After the bladder and the lymph nodes are completely contained, the specimen is removed after being placed in a bag through a small incision (five to six cm) extending just below and above the umbilicus (navel). The surgeon then constructs a new bladder out of the patient’s own intestine that will transport the urine externally, taking the place of the patient’s urinary bladder.
In patients that are candidates for pelvic reconstruction, the new bladder can be reconnected to the urethra. After the healing phase, those patients can urinate naturally (see urinary reconstruction). This portion of the operation is done completely laparoscopically and with greater precision.
Early results of this procedure indicate that blood loss is greatly reduced, and the overall physical recovery is far quicker – patients have a quicker return to normal physical activity and normal bladder control.Radiation is a form of energy that has long been used to treat many kinds of cancers. In bladder cancer, radiation may be given to relieve pain, in combination with chemotherapy, or after surgery to minimize the risk of recurrence. Treatments in which beams of energy are directed at the tumor from an outside source are referred to as external beam radiation.
At City of Hope, external beam radiation treatments may include:
Considered the most advanced radiation therapy available, helical TomoTherapy allows doctors to target and destroy cancer cells very precisely while sparing healthy tissues nearby. City of Hope was the first in the western U.S. to provide treatment for bladder cancer using this therapy.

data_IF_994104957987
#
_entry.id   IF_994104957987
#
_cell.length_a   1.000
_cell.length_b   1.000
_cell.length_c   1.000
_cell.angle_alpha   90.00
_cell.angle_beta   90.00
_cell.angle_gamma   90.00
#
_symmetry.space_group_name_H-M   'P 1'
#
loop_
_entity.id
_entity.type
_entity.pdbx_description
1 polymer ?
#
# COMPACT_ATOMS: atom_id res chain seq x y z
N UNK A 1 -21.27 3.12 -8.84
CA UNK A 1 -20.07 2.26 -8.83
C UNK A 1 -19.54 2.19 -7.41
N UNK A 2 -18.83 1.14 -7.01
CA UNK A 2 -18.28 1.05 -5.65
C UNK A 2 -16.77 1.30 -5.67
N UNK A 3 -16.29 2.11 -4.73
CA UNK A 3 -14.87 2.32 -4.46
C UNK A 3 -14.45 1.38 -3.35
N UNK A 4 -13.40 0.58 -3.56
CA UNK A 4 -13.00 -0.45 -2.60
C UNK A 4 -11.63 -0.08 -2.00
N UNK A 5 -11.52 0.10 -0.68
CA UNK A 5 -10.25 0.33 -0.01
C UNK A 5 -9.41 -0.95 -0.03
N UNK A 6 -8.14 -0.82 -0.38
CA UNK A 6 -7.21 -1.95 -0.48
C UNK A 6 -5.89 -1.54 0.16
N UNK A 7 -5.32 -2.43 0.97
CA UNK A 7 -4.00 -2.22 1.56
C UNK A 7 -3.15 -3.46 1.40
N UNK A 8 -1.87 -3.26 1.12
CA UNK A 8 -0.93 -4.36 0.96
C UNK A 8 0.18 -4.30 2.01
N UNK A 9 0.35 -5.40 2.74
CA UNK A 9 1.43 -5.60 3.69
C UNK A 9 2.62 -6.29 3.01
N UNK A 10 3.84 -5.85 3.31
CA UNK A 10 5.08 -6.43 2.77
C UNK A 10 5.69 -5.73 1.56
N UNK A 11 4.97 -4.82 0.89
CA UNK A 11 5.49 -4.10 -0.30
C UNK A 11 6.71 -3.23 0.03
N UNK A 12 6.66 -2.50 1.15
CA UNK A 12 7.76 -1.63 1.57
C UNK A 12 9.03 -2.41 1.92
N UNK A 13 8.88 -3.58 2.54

Chemotherapy refers to drugs that are given to treat cancer. These medicines are administered either intravenously or orally. Chemotherapy may be combined with other treatments, and are often used to combat cancer that has spread beyond the bladder.
Patients who have a rapid recurrence of superficial bladder cancer often receive treatment known as intravesicular chemotherapy. Intravesicular procedures, which involve delivering anticancer agents directly into the bladder via a catheter, have the advantage of confining the anticancer agents to the bladder, maximizing exposure to tumor cells while minimizing exposure to the remainder of the body. Most of these patients will be recommended to receive intravesicular treatment with BCG (Bacillus Calmette-Guérin).
BCG is an attenuated (changed) live tuberculosis organism that has been altered so it will not cause tuberculosis. BCG works by enhancing the body’s own immune system so it can better kill the cancer cells.
Erectile dysfunction and loss of bladder control are potential — most often temporary — side effects of prostate gland removal. At City of Hope, patients report a 70 percent continence rate six months after surgery. Regaining sexual potency depends on the extent of your surgery, and how functional you were before the operation. Most men find that their erections return a week to 18 months after their surgery. Medications may be used to assist with recovery.
Many men find City of Hope’s Prostate Support Group helpful, as well as our Continence Recovery Program and assistance for potency recovery.